Hi, Mathaxiom. I moved your comment - it’s a convention in Wikipedia to write the contributions at the end of the discussion page. I'd like to repeat that I already saw other works describing Bruno as a mystical, etc…, (but it was some time ago, and I don't remember where). Let's see what other people have to say. PS.: I’m also interested in the reasoning behind the (now gone) description of Bruno as a spy. --Leinad ¬ Flag of Brazil.svg pois não? 23:46, 22 February 2006 (UTC)

I have posted two listings of translations of Bruno that were recently put into English. Cause, Principal, and Unity, and The Cabala of Pegasus. In both these writings Bruno deals with matters that are occult in nature. Two short treatises by Bruno are included with "Cause" entitled "Essays on Magic" and "An Account of Bonding" both works deal specifically with magic. In addition "The Cabala of Pegasus" is a set of Dialogues wherein Bruno describes his cosmology using Cabalistic (Kabalistic) terms. Whatever we choose to call it I think these demonsrate that some reference to the occult or magic is justified. These parts of Bruno's life have not been noticed because a study of Bruno and translations out of Italian or Latin have only recently begun. De Magia only arrived in English in 98 and Cabala in 97. The Cabala is translated to German only in 2000 and at least 50 of his writings still remain only in Italian or Latin. Chaoscrowley 00:19, 23 February 2006 (UTC)

How can you say they have not been noticed? Frances A. Yates Giordano Bruno and the Hermetic Tradition dates from 1964. - Jmabel | Talk 06:29, 7 March 2006 (UTC)
When Yates book first arrived it was greeted with a fair amount of controversy. Yates work in general wasn't very well respected at the time. It took a number of years before it was accepted into the broader academic community. "Ignored" may be a bit of a strong word, but it was an area that wasn't really dealt with in his biographies and ideas even after Yates work. Considering the number of people who wondered about it on this site and are not able to find much on the idea, and the fact that Yates begins dealing with the subject 350 years after his death show that it is an idea that hasn't been dealt with in a major way. The fact that there had to be an actual discussion on why he was described as an occultist shows it is a matter that was not really noticed. If the idea was well known why would anyone post questions on Why he is described as an occultist? --Chaoscrowley 08:04, 7 March 2006 (UTC)
I'd guess that most people don't encounter Bruno at all in the course of their education, or if they do it's a passing mention where he is misrepresented as simply a martyr for science. But I would also hope that anyone who has studied Bruno in any depth at all in the last 30-odd years has at least heard about Yates's work. But maybe I'm wrong, and I'd be interested in hearing about how Bruno's work is currently taught (if at all) at various universities. I'd also be interested in knowing the date of the "Atlas of Philosophy" referred to above. I read Bruno (and Yates on Bruno) in a course I took in 1975-'76, taught by Elisabeth Young-Bruehl (who I see doesn't have a Wikipedia article; I would think she should, I'll put that on my list about whom I just wrote an article - Jmabel | Talk). In any event, I agree that, certainly, for several centuries, Bruno was co-opted successfully as a martyr for science and rationalism, which to me suggests that not many people actually bothered reading him. One might not go as far as Yates, but clearly Bruno was no rationalist. - Jmabel | Talk 00:03, 13 March 2006 (UTC)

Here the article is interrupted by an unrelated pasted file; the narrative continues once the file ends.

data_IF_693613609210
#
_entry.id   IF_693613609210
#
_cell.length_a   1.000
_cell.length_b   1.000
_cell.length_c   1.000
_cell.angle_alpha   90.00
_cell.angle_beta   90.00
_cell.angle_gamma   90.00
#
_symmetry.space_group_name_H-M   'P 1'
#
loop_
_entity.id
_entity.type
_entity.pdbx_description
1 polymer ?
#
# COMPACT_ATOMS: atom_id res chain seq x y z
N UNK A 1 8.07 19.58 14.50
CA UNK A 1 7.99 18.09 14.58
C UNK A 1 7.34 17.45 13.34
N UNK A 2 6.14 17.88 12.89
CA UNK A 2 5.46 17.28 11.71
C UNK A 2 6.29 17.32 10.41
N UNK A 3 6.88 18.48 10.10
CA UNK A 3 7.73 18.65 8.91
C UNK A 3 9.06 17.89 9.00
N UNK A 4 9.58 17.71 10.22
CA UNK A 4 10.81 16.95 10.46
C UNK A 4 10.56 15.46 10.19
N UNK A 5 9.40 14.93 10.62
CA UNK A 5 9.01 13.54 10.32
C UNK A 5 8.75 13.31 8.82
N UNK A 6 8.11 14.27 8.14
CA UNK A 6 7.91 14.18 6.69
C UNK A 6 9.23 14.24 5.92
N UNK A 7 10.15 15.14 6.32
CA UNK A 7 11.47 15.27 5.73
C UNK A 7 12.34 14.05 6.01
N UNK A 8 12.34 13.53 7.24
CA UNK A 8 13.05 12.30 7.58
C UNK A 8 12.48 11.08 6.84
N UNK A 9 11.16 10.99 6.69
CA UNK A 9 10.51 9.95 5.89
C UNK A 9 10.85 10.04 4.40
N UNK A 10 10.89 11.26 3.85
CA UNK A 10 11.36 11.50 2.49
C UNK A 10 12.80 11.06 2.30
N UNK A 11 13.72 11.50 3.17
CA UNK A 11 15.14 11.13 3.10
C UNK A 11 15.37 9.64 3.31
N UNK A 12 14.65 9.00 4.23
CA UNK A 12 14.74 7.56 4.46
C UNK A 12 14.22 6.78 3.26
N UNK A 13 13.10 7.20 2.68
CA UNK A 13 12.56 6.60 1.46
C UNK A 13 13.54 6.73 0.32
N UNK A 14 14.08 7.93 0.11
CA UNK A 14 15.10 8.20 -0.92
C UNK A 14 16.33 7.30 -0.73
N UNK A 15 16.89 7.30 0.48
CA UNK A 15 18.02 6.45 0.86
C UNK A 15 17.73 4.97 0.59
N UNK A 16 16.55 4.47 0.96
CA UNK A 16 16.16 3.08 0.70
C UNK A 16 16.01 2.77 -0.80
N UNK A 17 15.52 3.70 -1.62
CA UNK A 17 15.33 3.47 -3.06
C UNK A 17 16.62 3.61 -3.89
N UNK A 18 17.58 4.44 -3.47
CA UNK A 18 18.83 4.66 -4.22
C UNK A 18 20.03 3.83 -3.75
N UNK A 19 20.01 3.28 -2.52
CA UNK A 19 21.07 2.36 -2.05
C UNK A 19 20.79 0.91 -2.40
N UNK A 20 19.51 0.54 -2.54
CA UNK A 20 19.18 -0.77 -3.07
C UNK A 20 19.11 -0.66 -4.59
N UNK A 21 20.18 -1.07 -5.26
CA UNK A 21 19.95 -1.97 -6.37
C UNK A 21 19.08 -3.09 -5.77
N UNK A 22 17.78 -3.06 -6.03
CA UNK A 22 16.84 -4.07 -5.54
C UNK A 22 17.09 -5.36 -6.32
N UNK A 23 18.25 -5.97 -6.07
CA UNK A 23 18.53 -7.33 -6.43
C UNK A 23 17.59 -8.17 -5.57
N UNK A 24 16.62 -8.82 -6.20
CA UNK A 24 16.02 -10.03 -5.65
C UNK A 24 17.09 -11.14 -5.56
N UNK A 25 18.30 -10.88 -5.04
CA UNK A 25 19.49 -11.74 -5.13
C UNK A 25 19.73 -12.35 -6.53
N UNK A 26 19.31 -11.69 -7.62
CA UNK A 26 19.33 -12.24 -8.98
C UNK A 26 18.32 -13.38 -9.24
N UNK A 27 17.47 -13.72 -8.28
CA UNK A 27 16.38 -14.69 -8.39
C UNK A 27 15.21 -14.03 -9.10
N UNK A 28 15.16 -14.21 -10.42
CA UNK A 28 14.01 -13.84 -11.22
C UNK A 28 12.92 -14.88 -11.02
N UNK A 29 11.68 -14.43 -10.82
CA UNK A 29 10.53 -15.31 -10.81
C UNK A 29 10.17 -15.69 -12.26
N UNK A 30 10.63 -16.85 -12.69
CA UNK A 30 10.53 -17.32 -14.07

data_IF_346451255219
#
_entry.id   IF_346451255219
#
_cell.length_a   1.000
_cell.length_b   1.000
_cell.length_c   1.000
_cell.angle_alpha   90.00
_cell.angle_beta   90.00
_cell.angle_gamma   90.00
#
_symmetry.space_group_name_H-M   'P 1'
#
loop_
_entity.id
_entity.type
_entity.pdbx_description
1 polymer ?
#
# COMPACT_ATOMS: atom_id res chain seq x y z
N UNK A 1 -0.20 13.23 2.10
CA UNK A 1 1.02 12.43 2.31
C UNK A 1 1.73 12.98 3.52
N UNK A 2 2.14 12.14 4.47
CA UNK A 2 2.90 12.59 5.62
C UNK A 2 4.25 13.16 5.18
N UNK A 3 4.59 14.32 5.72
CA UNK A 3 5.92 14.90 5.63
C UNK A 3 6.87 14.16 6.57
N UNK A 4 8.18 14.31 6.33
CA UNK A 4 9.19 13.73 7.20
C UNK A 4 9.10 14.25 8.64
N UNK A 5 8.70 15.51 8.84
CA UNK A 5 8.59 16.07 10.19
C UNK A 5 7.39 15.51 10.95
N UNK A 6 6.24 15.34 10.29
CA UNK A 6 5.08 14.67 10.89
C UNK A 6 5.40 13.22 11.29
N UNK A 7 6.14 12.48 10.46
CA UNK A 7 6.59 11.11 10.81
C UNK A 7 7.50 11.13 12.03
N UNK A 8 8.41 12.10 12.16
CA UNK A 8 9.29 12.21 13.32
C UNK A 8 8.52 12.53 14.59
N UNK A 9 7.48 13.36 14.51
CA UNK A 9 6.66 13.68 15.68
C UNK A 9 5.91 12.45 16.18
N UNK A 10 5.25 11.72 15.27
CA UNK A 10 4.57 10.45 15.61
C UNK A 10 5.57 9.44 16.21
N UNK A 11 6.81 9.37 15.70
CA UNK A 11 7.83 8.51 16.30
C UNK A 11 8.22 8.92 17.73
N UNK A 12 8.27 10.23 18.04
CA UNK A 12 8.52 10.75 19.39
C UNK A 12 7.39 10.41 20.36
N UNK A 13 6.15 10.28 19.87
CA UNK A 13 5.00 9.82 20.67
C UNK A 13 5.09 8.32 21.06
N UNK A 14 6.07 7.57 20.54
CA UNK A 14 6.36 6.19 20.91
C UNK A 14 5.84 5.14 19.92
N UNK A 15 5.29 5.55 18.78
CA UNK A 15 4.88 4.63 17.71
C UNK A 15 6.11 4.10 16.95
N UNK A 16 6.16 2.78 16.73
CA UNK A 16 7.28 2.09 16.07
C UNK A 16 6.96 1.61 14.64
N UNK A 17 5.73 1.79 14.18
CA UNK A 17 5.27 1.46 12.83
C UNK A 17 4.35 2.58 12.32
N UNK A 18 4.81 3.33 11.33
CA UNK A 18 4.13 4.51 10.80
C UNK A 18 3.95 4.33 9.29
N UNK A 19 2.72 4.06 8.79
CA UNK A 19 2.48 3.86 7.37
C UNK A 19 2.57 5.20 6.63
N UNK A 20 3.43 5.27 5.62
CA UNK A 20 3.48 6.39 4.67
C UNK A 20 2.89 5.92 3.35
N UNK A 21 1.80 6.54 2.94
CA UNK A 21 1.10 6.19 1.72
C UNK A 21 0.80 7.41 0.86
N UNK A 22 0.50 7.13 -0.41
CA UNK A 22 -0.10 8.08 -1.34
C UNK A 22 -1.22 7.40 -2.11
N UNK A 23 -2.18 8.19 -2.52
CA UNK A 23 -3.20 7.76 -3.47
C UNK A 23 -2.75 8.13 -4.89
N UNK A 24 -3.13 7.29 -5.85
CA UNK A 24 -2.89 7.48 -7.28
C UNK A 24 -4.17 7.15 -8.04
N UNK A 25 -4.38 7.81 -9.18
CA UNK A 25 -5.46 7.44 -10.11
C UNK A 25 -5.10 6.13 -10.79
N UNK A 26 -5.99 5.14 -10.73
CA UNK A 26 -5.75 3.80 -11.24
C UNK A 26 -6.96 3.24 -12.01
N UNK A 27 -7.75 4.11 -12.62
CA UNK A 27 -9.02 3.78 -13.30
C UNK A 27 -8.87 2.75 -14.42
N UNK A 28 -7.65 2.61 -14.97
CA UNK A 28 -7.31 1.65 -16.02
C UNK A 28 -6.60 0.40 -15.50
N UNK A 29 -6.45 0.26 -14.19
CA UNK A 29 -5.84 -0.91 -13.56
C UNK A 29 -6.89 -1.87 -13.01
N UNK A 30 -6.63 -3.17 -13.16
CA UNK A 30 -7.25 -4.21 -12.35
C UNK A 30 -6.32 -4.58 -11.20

Personally I would go farther than Yates but not in this article. I have lived within walking distance of a Big 10 university for the last 10 years and I have only met two people outside of philosophy majors who even knew who Bruno was. He seems to be mainly passed over or treated overly dramatic as a copernican martyr, or a one paragraph side note. Considering the teacher of the course I think it could be said that she was probably open to ideas that were not always smiled upon by other professors. (a compliment) I would propose that he is still being ignored, although not as an occultist. A number of his works are still only available in the Omnia in Italian. People will continue to churn out "pulp" biographies by the dozen because he led an exciting life but outside the realm of Bruno scholars no one is going to actually read anything by him. --Chaoscrowley 02:25, 13 March 2006 (UTC)

Solving the Martyr of Science Problem

It appears that there are some issues here of whether Bruno should be regarded as a martyr for science or if his death was due to theological heresy. I think this question can be solved. Some of the problems we are experiencing are due to outdated references. A partial document of Bruno's Inquisition trial in Rome was found in the Vatican archives and only recently released for public consumption.Vatican Archives. This negates the accuracy of most bibliography's being used here. In the late 90's nearly complete transcripts of his Venice secular trial were also found. I think the argument that we can't decide for what or why he was convicted due to lack of materials is negated. Bruno was never accused of holding the heretical idea of Heliocentrism. It was not a heretical idea at the time then. Bruno's interrogation involving Heliocentricity was in relation to his philosophical/theological ideas. Bruno inspired a number of later thinkers including Spinoza, and Hegel. He was offered the choice to recant multiple times and held his ground until death, unlike Galileo and others. If no one opposes I will gather some sources and begin in a few days and try to clear this idea up.--Chaoscrowley 13:31, 23 February 2006 (UTC)